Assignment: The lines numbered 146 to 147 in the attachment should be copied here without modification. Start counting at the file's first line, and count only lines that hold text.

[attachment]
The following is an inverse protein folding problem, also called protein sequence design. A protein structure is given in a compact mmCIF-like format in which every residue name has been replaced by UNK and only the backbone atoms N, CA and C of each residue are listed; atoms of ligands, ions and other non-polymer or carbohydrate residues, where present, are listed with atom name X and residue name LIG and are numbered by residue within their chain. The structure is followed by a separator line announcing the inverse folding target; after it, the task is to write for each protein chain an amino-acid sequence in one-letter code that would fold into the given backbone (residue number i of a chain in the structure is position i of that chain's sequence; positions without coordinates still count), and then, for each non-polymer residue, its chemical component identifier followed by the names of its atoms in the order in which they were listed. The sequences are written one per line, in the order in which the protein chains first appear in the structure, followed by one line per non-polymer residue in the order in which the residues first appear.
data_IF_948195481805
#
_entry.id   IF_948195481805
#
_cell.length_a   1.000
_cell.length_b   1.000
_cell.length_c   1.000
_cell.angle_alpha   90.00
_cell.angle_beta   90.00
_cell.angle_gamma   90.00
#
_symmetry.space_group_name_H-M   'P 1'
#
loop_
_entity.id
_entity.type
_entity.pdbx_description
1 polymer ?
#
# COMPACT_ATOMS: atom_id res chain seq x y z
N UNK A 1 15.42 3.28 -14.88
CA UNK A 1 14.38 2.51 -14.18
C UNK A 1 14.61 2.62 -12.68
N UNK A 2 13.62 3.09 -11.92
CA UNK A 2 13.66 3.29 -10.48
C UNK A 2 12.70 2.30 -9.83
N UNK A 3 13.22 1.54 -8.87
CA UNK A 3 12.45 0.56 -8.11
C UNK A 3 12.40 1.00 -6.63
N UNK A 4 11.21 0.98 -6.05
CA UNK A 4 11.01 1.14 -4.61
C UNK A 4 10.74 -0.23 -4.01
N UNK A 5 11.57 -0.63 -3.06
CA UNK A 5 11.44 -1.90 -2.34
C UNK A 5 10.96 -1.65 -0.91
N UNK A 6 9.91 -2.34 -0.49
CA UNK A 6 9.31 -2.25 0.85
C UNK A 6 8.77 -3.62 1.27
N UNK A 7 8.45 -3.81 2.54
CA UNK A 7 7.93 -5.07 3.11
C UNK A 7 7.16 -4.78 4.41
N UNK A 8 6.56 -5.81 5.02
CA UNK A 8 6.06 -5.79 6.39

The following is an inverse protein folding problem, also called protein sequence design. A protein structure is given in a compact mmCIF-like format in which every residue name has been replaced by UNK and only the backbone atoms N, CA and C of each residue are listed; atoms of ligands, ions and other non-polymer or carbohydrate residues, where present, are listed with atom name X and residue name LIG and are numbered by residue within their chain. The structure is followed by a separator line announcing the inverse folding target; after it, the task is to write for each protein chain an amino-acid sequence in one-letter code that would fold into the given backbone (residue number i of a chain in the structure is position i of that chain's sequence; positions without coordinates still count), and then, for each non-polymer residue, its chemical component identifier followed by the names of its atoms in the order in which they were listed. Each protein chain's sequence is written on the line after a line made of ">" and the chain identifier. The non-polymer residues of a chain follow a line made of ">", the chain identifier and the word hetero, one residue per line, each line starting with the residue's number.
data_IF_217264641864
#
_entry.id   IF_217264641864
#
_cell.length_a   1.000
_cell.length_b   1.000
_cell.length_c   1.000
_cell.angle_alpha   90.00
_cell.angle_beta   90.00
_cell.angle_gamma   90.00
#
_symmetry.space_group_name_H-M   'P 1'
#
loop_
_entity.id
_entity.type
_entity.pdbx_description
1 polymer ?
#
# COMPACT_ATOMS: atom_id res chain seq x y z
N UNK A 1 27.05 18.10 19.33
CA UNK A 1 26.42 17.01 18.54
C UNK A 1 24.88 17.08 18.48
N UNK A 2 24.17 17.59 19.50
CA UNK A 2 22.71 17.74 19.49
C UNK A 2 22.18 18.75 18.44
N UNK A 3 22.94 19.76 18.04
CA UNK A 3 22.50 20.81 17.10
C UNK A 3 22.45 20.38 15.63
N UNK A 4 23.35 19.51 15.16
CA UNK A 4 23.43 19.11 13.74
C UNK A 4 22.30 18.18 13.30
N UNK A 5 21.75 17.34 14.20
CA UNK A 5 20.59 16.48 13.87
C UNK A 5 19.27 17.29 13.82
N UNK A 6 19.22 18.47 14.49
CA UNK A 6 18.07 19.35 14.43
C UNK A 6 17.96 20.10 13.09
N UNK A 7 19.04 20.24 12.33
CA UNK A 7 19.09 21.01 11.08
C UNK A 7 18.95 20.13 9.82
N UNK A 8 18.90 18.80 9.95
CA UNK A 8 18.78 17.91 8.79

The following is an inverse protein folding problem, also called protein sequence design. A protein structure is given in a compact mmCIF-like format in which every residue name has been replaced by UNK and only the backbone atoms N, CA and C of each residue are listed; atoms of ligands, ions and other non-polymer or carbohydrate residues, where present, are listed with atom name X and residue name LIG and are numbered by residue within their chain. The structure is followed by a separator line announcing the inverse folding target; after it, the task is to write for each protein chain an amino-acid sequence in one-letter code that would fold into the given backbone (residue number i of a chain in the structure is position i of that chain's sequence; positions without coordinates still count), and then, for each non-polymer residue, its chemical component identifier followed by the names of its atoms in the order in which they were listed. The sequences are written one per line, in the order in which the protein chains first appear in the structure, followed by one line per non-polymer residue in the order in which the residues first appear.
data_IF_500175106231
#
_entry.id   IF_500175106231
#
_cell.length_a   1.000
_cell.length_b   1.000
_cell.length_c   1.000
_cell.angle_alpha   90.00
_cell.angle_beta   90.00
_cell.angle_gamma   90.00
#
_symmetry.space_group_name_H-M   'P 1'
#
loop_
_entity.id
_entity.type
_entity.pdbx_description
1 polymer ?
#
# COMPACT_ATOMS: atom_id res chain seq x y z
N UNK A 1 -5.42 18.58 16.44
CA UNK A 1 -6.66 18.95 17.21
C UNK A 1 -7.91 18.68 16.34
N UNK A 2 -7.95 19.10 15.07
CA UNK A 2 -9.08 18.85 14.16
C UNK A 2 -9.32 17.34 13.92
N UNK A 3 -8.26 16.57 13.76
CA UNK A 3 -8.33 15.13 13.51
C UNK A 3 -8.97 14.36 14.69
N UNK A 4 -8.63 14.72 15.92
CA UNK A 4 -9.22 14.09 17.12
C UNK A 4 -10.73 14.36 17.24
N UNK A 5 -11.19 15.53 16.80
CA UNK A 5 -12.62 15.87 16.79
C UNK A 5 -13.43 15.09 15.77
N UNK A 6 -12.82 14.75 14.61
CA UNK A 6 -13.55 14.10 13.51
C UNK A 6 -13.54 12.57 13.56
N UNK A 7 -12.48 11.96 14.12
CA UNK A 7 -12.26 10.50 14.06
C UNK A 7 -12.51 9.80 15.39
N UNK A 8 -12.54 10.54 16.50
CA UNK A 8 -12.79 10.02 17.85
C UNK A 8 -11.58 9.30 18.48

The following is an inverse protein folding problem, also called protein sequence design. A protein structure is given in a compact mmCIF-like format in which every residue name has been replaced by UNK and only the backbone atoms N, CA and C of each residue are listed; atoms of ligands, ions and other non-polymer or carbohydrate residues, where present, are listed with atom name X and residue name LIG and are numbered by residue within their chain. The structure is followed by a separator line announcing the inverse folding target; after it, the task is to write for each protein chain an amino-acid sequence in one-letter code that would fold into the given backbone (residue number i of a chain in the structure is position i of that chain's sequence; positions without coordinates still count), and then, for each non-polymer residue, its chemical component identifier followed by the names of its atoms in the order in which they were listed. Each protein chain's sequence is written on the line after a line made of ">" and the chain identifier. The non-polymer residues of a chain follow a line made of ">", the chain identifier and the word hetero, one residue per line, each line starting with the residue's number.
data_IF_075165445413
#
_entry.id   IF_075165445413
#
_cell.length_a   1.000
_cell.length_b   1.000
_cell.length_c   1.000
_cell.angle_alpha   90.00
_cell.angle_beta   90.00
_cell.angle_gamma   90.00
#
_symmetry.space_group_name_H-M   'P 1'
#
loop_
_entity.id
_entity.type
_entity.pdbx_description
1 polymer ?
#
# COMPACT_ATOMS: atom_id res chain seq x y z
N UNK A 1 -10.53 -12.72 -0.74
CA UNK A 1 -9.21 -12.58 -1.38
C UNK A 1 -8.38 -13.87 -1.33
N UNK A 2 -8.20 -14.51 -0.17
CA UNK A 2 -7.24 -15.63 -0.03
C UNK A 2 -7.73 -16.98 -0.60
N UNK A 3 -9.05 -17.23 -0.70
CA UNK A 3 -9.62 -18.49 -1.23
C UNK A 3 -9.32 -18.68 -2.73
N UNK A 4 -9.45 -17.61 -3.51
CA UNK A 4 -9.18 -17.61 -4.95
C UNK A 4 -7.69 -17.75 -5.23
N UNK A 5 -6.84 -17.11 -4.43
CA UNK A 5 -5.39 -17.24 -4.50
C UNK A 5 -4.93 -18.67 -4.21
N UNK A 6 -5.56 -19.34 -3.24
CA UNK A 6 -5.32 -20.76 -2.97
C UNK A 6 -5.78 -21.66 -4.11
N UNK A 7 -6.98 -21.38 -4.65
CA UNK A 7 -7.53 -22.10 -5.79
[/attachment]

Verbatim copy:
_symmetry.space_group_name_H-M   'P 1'
#